RJ: Yeah. Yeah, you mentioned that it's at least for now, it's a lot of you know trial and error just trying to help a patient find you know, whichever product would work best for them but I would imagine that when it comes to medical cannabis over different types of medications a trial and error thing is a little less precarious in that medical cannabis, you know, the potential negative symptoms if you compare it to opiates or other pharmaceuticals aren't you know as scary. Am I right in guessing that? 

Dr. Dahmer: I absolutely agree in that, you know again, one of the big things that turn me on when you could imagine it was a very difficult decision for a physician to get involved in a schedule one substance, but with…

RJ: Sure.

Dr. Dahmer: Non existent LD50. So knowing how many patients can die from pharmaceutical medicines that doesn't exist with cannabis, you know, it was some sort of relief for me to explore it more. I do think that there are a lot of patients that either don't get relief or do get side effects. Side effects are very common with cannabis, they usually just you know, self-limiting but it's enough, you know, and I think what we've seen in a lot of states is that first wave is more cannabis savvy, you know people that were kind of waiting for the door to open walk through and yet you know what I hear from a lot of those that may not be as savvy as oh, I tried one, you know capsule or a tried one puff and it didn't really do anything and no one really coach them on well, you know you needed to increase or we needed to try to switch you to this or the opposite is no I tried 10 puffs and I almost ended up in the emergency room because of that lack of guidance unless you've had some experience before and you know and are able to really kind of teach yourself on how to go about finding that best does. 

RJ: Totally totally. Now where can you know, someone who may not know anything about cannabis say I'm in that group of people who you know, I have these symptoms that other medicines aren't working for me and I keep hearing about medical cannabis and I want to give it a try but I don't know much about it and I'm kind of scared, where do you think are the best resources for those people to go to whether they be at Vireo, in person or online or anywhere else?

Dr. Dahmer: Yeah, I'm a big big fan of our website. We touch on all conditions there. There are hints at the research that were participating in and that's and just really you know what I love, I've always considered myself a patient advocate and so I always encourage patients to be their own advocate as well and again standing on the backs of giants, this is a medicine, this is one of the only medicines that I have worked with in my career as a physician that was brought to the table by patients, you know, really patients advocating for this through politics, patients advocating for this medicine to be available for their child with seizure disorder fill in the blank that the patient's brought this to the table continue to advocate. There are great Facebook groups. Would really encourage you, you know reach out to your local dispensary, reach out to Vireo, you know, and we're accessible, you know in all the states where we do operate phone calls away oftentimes. You can sign up for a newsletter and email away. Really get hungry about learning more about that because it is a lot of information and it can feel overwhelming at times but to have a good partner, which you often times could be a dispensary or you know, some key players at that dispensary to help learn more and even recommend some great educational resources and is a great place to start.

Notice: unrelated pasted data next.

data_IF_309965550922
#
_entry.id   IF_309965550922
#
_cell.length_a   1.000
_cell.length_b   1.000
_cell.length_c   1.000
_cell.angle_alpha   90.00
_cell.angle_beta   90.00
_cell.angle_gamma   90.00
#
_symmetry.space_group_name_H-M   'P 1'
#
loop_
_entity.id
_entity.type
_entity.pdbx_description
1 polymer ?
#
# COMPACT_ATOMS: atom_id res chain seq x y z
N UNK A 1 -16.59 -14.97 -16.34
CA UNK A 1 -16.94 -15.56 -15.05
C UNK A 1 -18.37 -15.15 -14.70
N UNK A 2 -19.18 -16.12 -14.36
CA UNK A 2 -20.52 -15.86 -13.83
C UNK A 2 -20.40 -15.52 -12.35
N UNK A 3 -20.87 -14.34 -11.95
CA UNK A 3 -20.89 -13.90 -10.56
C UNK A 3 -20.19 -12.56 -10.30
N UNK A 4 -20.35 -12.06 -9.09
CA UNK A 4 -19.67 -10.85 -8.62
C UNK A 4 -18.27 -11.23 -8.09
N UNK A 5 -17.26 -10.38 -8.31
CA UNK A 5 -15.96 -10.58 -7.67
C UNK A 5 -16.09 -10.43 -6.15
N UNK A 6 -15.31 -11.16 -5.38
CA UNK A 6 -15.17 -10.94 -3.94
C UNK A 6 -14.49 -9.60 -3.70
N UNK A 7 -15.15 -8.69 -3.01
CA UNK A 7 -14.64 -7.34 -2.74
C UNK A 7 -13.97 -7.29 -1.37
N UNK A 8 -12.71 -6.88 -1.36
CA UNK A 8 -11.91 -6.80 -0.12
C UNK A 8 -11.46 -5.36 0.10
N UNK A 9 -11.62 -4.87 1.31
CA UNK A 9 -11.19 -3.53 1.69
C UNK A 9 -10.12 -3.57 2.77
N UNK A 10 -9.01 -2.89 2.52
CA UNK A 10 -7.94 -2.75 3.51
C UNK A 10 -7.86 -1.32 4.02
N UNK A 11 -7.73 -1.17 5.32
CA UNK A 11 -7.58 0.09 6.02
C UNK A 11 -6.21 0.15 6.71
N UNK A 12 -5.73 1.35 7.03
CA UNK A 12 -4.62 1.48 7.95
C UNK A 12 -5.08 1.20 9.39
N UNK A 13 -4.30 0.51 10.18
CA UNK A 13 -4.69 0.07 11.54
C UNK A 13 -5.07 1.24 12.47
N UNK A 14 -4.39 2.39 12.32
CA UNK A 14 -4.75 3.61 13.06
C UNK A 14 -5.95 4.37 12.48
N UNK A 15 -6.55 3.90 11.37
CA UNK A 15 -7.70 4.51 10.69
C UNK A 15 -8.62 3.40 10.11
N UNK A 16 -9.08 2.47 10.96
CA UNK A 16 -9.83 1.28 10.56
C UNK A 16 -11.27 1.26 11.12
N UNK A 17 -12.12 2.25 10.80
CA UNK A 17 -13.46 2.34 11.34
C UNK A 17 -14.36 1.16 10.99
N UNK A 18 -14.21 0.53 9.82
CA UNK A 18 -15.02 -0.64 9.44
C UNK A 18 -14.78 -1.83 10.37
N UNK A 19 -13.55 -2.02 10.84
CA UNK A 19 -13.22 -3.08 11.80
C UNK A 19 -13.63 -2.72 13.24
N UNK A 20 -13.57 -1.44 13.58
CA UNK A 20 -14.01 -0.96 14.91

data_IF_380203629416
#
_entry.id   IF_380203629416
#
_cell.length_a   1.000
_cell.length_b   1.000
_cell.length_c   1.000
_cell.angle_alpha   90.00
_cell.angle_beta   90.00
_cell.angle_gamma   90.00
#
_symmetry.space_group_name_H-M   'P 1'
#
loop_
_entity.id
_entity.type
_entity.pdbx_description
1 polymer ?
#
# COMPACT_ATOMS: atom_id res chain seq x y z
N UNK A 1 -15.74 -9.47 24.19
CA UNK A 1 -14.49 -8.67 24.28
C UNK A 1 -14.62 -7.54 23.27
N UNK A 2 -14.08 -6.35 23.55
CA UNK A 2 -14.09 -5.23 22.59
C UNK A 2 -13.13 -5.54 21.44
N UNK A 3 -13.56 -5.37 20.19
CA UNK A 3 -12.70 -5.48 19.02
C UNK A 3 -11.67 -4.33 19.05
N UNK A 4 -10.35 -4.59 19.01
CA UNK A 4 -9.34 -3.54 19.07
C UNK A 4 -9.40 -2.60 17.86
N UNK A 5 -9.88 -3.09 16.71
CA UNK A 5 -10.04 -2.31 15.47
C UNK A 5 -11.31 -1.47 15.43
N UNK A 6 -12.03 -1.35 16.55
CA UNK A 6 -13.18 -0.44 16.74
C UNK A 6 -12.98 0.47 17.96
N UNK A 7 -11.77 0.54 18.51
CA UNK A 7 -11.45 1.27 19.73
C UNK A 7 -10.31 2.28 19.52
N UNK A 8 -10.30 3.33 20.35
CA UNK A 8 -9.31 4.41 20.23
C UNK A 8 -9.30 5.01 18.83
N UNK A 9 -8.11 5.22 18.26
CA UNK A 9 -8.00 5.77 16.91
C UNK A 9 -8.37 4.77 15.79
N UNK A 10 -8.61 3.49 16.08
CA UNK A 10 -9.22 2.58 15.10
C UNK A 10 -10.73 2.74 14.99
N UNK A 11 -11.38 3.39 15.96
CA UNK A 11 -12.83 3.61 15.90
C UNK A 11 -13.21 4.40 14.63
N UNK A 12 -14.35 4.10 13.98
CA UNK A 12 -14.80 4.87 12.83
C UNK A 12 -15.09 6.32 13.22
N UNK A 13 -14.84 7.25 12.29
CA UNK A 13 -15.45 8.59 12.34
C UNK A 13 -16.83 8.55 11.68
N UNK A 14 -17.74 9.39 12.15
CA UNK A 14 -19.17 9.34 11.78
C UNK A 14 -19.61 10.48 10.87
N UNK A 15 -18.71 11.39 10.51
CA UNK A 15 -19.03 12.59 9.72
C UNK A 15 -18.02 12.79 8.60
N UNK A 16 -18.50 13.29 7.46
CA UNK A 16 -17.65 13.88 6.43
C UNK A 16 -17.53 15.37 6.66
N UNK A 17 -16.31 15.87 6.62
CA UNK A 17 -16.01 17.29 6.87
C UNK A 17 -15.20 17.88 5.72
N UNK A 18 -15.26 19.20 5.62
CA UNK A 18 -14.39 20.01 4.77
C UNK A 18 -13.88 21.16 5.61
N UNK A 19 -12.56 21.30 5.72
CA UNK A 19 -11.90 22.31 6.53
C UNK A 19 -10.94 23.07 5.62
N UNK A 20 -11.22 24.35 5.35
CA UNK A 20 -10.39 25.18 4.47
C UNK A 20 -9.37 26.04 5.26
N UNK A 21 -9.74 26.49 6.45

RJ: That's so interesting, I had never thought of that until you brought it up that the many of the things that differentiate cannabis from other medicines is that like you said the patients brought it to the Physicians and to the doctors and advocated for that. I had never thought about that until you brought it up. That's fascinating to think about.

Dr. Dahmer: Yeah. I know it's really a testament to people that advocate for themselves and say hey I deserve access to this potential medicine and it's helped someone with a condition like mine or it has help to a child that has a condition similar to my child and I deserve access to that and it's been really amazing to watch that and as advocates really make this more and more available and more accessible and I think that now that we're starting to see it available accessibility is the next big frontier and that's one of the things that you know, kind of really irks me is that I interacted directly with patients that have seen tremendous benefits with cannabis of decreased our opioid or gone off at completely had to go back to the opioid because they couldn't afford the candidates and the opioid still is you know, I have a copay that's much cheaper or even patience I've had very specific examples where my the pain clinic that I go to does not allow for cannabis so I have to choose between those two and again because cannabis can be a little bit more challenging price, I've had to go back to opioids and those are things that were also fighting for at Vireo Health. We did a cost effective analysis with an NYU researcher at City University of New York to show that you know, there is cost effectiveness in cannabis specific to sickle cell disease and I think those are things that will turn the heads potentially even of insurance companies in the future. 

RJ: Certainly, now has that study been published yet,or is it still in the works? 

Dr. Dahmer: No that's published, its online is part of a dissertation. Dr. David Donor looked at that in terms of cost effectiveness. Certainly we hope we get to see even more of those and again in this going to fight I think evidence, research, you know, more science are the things that will push the needle on insurance coverage or other things that can make this more accessible to other patients.